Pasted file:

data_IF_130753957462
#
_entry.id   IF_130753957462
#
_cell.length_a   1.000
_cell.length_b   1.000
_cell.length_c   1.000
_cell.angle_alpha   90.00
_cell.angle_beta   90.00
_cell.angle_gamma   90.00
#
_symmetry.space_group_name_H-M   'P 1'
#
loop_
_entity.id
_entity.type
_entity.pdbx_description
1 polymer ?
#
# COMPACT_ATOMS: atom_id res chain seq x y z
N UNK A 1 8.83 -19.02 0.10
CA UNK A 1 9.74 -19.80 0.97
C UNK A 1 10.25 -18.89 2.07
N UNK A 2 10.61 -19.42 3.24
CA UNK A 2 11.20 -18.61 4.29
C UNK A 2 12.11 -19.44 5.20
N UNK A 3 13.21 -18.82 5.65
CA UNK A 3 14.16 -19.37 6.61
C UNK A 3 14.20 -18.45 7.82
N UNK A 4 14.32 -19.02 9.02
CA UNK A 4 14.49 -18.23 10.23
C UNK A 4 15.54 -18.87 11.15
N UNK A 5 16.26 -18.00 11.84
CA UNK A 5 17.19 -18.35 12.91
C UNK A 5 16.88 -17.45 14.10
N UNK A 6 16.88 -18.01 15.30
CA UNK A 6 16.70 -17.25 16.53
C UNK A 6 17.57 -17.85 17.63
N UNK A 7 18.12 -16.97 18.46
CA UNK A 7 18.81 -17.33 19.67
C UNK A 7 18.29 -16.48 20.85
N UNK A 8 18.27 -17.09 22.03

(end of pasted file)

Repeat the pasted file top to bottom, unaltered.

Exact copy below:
data_IF_130753957462
#
_entry.id   IF_130753957462
#
_cell.length_a   1.000
_cell.length_b   1.000
_cell.length_c   1.000
_cell.angle_alpha   90.00
_cell.angle_beta   90.00
_cell.angle_gamma   90.00
#
_symmetry.space_group_name_H-M   'P 1'
#
loop_
_entity.id
_entity.type
_entity.pdbx_description
1 polymer ?
#
# COMPACT_ATOMS: atom_id res chain seq x y z
N UNK A 1 8.83 -19.02 0.10
CA UNK A 1 9.74 -19.80 0.97
C UNK A 1 10.25 -18.89 2.07
N UNK A 2 10.61 -19.42 3.24
CA UNK A 2 11.20 -18.61 4.29
C UNK A 2 12.11 -19.44 5.20
N UNK A 3 13.21 -18.82 5.65
CA UNK A 3 14.16 -19.37 6.61
C UNK A 3 14.20 -18.45 7.82
N UNK A 4 14.32 -19.02 9.02
CA UNK A 4 14.49 -18.23 10.23
C UNK A 4 15.54 -18.87 11.15
N UNK A 5 16.26 -18.00 11.84
CA UNK A 5 17.19 -18.35 12.91
C UNK A 5 16.88 -17.45 14.10
N UNK A 6 16.88 -18.01 15.30
CA UNK A 6 16.70 -17.25 16.53
C UNK A 6 17.57 -17.85 17.63
N UNK A 7 18.12 -16.97 18.46
CA UNK A 7 18.81 -17.33 19.67
C UNK A 7 18.29 -16.48 20.85
N UNK A 8 18.27 -17.09 22.03